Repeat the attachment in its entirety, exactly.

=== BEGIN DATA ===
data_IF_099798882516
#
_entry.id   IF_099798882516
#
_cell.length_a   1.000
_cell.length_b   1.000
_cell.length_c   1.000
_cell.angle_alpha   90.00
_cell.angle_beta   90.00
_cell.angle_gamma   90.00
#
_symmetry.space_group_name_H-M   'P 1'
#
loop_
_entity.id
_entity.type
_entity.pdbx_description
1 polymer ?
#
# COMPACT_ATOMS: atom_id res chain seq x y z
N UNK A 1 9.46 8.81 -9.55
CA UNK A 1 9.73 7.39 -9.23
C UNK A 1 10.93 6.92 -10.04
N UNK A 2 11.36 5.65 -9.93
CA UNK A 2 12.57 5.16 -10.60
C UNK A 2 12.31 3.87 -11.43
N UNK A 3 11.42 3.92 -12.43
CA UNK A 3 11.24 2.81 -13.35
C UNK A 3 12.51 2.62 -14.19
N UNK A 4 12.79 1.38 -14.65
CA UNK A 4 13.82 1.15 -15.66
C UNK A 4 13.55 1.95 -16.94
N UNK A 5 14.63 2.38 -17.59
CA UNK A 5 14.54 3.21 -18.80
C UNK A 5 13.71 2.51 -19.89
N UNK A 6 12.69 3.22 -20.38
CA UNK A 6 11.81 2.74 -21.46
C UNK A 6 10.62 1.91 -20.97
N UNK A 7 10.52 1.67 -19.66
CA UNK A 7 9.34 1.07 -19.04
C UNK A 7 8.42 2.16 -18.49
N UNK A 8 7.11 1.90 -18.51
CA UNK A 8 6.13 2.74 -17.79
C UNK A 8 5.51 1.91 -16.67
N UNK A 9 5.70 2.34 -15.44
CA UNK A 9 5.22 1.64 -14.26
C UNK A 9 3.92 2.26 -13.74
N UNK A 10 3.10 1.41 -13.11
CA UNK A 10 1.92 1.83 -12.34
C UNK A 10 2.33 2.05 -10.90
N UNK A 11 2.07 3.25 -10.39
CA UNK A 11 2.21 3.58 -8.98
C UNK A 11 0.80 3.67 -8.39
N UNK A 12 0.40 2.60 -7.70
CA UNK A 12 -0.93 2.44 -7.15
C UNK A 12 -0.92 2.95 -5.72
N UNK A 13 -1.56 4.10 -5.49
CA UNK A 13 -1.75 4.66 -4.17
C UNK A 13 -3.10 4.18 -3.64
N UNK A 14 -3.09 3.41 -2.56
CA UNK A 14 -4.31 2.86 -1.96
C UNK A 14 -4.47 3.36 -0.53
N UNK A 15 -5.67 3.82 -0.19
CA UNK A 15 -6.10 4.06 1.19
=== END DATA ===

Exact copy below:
data_IF_099798882516
#
_entry.id   IF_099798882516
#
_cell.length_a   1.000
_cell.length_b   1.000
_cell.length_c   1.000
_cell.angle_alpha   90.00
_cell.angle_beta   90.00
_cell.angle_gamma   90.00
#
_symmetry.space_group_name_H-M   'P 1'
#
loop_
_entity.id
_entity.type
_entity.pdbx_description
1 polymer ?
#
# COMPACT_ATOMS: atom_id res chain seq x y z
N UNK A 1 9.46 8.81 -9.55
CA UNK A 1 9.73 7.39 -9.23
C UNK A 1 10.93 6.92 -10.04
N UNK A 2 11.36 5.65 -9.93
CA UNK A 2 12.57 5.16 -10.60
C UNK A 2 12.31 3.87 -11.43
N UNK A 3 11.42 3.92 -12.43
CA UNK A 3 11.24 2.81 -13.35
C UNK A 3 12.51 2.62 -14.19
N UNK A 4 12.79 1.38 -14.65
CA UNK A 4 13.82 1.15 -15.66
C UNK A 4 13.55 1.95 -16.94
N UNK A 5 14.63 2.38 -17.59
CA UNK A 5 14.54 3.21 -18.80
C UNK A 5 13.71 2.51 -19.89
N UNK A 6 12.69 3.22 -20.38
CA UNK A 6 11.81 2.74 -21.46
C UNK A 6 10.62 1.91 -20.97
N UNK A 7 10.52 1.67 -19.66
CA UNK A 7 9.34 1.07 -19.04
C UNK A 7 8.42 2.16 -18.49
N UNK A 8 7.11 1.90 -18.51
CA UNK A 8 6.13 2.74 -17.79
C UNK A 8 5.51 1.91 -16.67
N UNK A 9 5.70 2.34 -15.44
CA UNK A 9 5.22 1.64 -14.26
C UNK A 9 3.92 2.26 -13.74
N UNK A 10 3.10 1.41 -13.11
CA UNK A 10 1.92 1.83 -12.34
C UNK A 10 2.33 2.05 -10.90
N UNK A 11 2.07 3.25 -10.39
CA UNK A 11 2.21 3.58 -8.98
C UNK A 11 0.80 3.67 -8.39
N UNK A 12 0.40 2.60 -7.70
CA UNK A 12 -0.93 2.44 -7.15
C UNK A 12 -0.92 2.95 -5.72
N UNK A 13 -1.56 4.10 -5.49
CA UNK A 13 -1.75 4.66 -4.17
C UNK A 13 -3.10 4.18 -3.64
N UNK A 14 -3.09 3.41 -2.56
CA UNK A 14 -4.31 2.86 -1.96
C UNK A 14 -4.47 3.36 -0.53
N UNK A 15 -5.67 3.82 -0.19
CA UNK A 15 -6.10 4.06 1.19